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Tyler Bates and Chelsea Wolfe on Creating the Dark, Funky X Soundtrack

The score for the Ti West-directed A24 horror film is now available

Tyler Bates Chelsea Wolfe X Soundtrack
X (A24)/Tyler Bates and Chelsea Wolfe, photo by Rodin Eckenroth/WireImage
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    The horror film fandom has been on the edge of its seat for X, director Ti West’s first full-length feature since his 2016 Western In a Valley of Violence. The A24 film is more than a love letter to the greatest horror films of all time — it paves a creative, innovative, and shocking path all of its own.

    The same can be said of its score, which was created in a collaboration between legendary horror composer Tyler Bates and goth rock queen Chelsea Wolfe, alongside composer/producer Ben Chisholm. X’s accompanying lush score is perfect for the envelope-pushing, star-studded film.

    Set in 1979, X tells the story of a group of aspiring filmmakers and stars (including Mia Goth, Jenna Ortega, Brittany Snow, and Kid Cudi) who head deep into rural Texas to create the ultimate porn film. Things take a sinister turn when the owners of their rental home discover their plans.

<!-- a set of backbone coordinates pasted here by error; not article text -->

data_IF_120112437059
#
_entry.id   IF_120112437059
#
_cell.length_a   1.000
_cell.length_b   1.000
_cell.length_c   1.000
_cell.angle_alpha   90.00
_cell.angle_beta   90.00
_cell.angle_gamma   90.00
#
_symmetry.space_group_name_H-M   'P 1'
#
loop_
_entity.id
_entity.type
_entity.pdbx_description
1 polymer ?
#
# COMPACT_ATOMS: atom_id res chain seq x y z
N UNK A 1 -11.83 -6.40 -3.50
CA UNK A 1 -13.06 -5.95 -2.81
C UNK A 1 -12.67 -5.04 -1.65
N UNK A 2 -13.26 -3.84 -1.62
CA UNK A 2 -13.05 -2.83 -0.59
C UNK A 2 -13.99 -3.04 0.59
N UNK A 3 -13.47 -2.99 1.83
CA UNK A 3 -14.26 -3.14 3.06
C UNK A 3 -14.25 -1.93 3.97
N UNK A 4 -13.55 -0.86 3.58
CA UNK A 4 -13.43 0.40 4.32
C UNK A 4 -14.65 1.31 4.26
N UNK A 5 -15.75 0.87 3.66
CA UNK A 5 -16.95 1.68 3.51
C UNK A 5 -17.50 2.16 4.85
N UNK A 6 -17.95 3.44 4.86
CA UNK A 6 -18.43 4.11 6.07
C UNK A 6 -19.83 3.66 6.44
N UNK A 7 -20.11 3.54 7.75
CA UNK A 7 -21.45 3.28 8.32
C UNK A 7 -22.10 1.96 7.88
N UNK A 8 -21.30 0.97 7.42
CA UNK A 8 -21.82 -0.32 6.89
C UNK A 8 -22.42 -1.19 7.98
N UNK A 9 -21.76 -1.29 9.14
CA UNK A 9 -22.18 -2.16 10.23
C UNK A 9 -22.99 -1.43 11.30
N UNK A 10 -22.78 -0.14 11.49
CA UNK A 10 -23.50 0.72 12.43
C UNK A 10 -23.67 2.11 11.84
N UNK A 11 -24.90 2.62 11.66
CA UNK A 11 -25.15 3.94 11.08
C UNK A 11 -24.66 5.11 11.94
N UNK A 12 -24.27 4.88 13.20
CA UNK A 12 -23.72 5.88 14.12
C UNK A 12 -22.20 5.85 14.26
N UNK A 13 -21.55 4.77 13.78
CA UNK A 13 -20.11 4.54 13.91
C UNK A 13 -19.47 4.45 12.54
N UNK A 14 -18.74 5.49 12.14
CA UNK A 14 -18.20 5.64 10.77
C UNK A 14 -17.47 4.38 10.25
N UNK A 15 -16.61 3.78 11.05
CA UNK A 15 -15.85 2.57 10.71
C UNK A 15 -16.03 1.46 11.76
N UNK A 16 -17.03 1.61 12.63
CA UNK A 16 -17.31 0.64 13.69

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    As the X Original Motion Picture Soundtrack arrives on vinyl today (May 3rd), Bates and Wolfe have answered all of our questions about the origins of the score and their creative process. Check out the Q&A below.


    There are so many iconic songs and sounds from horror films. When tasked with scoring X, did you feel inspired by any classic horror scores or soundtracks?

    Tyler Bates: When we first spitballed score concepts with Ti West, it was unanimously apparent that we wanted to create a vocal-centric score framed with organic synthesizers and atmospheres that evoke a sonic aesthetic of ’70s arthouse horror films. The third substantial component of the score are the wakka wakka guitars — which provide a propulsive element to some of the more disturbing scenes in the film — and seventies porn music altogether. The combination of these ideas places our score somewhere between Rosemary’s Baby and Debbie Does Dallas.

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    Given that both of you come from different compositional backgrounds, how did you get your songwriting styles to collaborate/mesh together?

    Chelsea Wolfe: I’ve always approached writing music in a sort of cinematic way, at least in my own head! Often I write with my eyes closed, envisioning a scene or shapes or colors. Tyler has so much experience in this realm of film music that he taught Ben [Chisholm] and I a lot during the process, and I think our styles meshed quite naturally.

    Were there any scenes in the film that were particularly exciting to score?

    Wolfe: For me, it was trying to capture both the euphoria Pearl was feeling as she touched Maxine’s sleeping skin, and the horror on behalf of Maxine at being touched without her consent. It was challenging, but with Tyler’s help, it became this sort of swirling of both energies that made sense.